- Academic/textbook – Academic books, or textbooks, typically have narrow markets. If you are a professor and you want to write a book that will benefit your students, you could write and publish a textbook like law professor Eric Goldman did.
- Guides – Guidebooks teach people how to do things on their own. You could write the definitive guide on how to do something in your niche. For instance, if you’re a real estate agent, you could write a book that teaches people how to sell their own house without an agent. The benefit to doing that is, aside from earning additional income from people who will never use your services because they’d rather sell their own house, some of the people who buy your book may decide to use a real estate agent after all. Who do you think they’ll consider first? My own guide book, E-book Publishing: Create Your Own Brand of Digital Books, teaches people how to publish e-books themselves.
- Technical reports – Technical reports are just like they sound. Often dry and boring, except to people who like to read them, technical reports get into the weeds of a particular idea. They may or may not be guides, but a good technical report will provide a lot of specialized detail written for a specific group of professionals. Scientists, for instance, may be interested in a technical report on some aspect of the scientific process. Business owners may like to read a technical report on the financial side of the business. Computer engineers might read a technical report on data science. Another name for technical report is “white paper.”
- Self-help/self-improvement – Self-help books help people who want to achieve a certain goal on their own without the help of a consultant or mentor. Diet books are still popular after many years of total failure. Health and fitness books are a popular form of self-help book. If you have the expertise, you could write a self-help book on any topic.
- Travel/tour guide – If you do a lot of travel, you could write a tour guide of a particular location or even a catalog of your own personal travels. If there is a market for it, you can write it. And publish it.
- Creative nonfiction – Creative nonfiction is non-fiction that uses fictional storytelling techniques to convey the story. It has become an interesting and popular genre of writing.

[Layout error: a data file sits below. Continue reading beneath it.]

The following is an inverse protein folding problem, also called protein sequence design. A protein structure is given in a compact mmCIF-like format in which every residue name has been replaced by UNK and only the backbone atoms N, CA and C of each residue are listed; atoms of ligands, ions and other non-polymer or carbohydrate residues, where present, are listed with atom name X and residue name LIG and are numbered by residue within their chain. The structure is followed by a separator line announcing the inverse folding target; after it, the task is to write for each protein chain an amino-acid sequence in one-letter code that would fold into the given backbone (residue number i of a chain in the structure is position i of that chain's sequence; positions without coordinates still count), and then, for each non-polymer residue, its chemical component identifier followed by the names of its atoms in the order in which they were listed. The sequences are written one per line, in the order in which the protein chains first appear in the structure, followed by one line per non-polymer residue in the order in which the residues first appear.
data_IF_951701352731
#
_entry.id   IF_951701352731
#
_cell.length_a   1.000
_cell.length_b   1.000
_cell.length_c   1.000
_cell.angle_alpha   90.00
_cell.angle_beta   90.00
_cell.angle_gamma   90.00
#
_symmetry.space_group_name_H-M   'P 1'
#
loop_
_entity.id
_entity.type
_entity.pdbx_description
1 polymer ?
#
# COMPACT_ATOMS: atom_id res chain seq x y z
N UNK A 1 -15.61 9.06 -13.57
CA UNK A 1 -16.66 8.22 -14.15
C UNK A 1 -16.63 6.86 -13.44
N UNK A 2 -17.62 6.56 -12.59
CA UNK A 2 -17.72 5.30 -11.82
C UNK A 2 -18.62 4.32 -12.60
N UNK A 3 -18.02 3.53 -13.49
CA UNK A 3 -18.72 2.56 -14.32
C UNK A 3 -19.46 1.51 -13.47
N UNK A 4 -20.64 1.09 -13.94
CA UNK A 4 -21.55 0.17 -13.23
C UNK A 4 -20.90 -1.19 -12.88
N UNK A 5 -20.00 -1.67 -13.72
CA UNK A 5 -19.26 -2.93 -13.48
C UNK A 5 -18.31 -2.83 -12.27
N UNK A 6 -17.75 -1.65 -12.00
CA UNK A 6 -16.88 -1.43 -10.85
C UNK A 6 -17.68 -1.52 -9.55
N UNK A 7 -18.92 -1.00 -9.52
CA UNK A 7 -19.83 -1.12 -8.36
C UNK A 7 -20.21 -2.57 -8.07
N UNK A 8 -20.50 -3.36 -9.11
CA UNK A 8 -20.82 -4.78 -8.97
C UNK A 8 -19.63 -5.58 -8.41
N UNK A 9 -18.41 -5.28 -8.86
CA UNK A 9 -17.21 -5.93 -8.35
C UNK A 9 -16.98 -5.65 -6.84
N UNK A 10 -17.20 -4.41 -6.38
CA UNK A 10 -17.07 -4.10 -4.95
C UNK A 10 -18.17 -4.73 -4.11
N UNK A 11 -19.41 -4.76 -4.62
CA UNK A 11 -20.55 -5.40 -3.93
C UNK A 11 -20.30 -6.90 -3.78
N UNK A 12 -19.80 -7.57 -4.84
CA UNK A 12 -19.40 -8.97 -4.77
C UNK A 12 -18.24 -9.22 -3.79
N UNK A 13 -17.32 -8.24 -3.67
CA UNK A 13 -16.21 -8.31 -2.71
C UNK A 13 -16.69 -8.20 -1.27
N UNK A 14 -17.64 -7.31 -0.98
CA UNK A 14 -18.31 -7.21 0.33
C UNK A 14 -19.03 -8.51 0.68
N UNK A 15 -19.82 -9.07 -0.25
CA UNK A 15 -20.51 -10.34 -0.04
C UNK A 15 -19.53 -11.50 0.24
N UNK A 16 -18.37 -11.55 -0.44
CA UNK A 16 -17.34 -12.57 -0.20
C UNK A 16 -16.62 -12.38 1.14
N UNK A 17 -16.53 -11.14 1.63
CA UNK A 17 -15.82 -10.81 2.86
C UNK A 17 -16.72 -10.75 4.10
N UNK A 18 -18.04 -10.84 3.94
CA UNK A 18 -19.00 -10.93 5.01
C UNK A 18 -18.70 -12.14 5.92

- Theology/religious commentary – Theological, religious, or philosophical commentary is anything that involves metaphysical concepts or religious material. Theology books tend to be heady whereas Bible study guides or commentary on holy books may be written for lay person who just wants to know more about a topic.
- Journalism – A journalist could write and publish their own book on a particular investigation. For instance, you may want to report on election shenanigans in the 2016 presidential primary races. Where a single article might be too small to cover all the details you want to cover, a full-length book may be the perfect vehicle. If you have enough clout as a journalist, you could write and publish your own investigative report.
- Essay – The essay is a genre of its own, but it can be written on almost any topic. If you have something to say about politics, dating, farming, or anything at all, you could style it as an essay and publish it on your own.
- Speech – Did you know speeches can be published as their own standalone books? If you’ve given a speech and it was popular, you could publish the transcript of your speech as its own e-book. You could reach an entirely different audience than you reached with just the speech.
- Script – Video scripts, phone scripts, movie scripts, radio scripts, any kind of script can be published as a book or e-book. Find your audience and target your book to that audience and start marketing.
Books can be written on virtually any topic. The key is to define your audience, do a little market research, and write a book that will sell. Make sure you define your goal for the book. Publishing is a business, but it doesn’t necessarily have to be all about the money. If you want to increase your business’s exposure through a book that you author and publish for your target audience, others have done it before you, so give it a shot!
Are you ready to boost your authority? Looking for ways to expand your reach and deliver the best content for your niche audience? Download my free report, “7 Types of Authority Content.” Learn the seven types of content that will keep your audience coming back for more and instantly make you an authority they can rely on.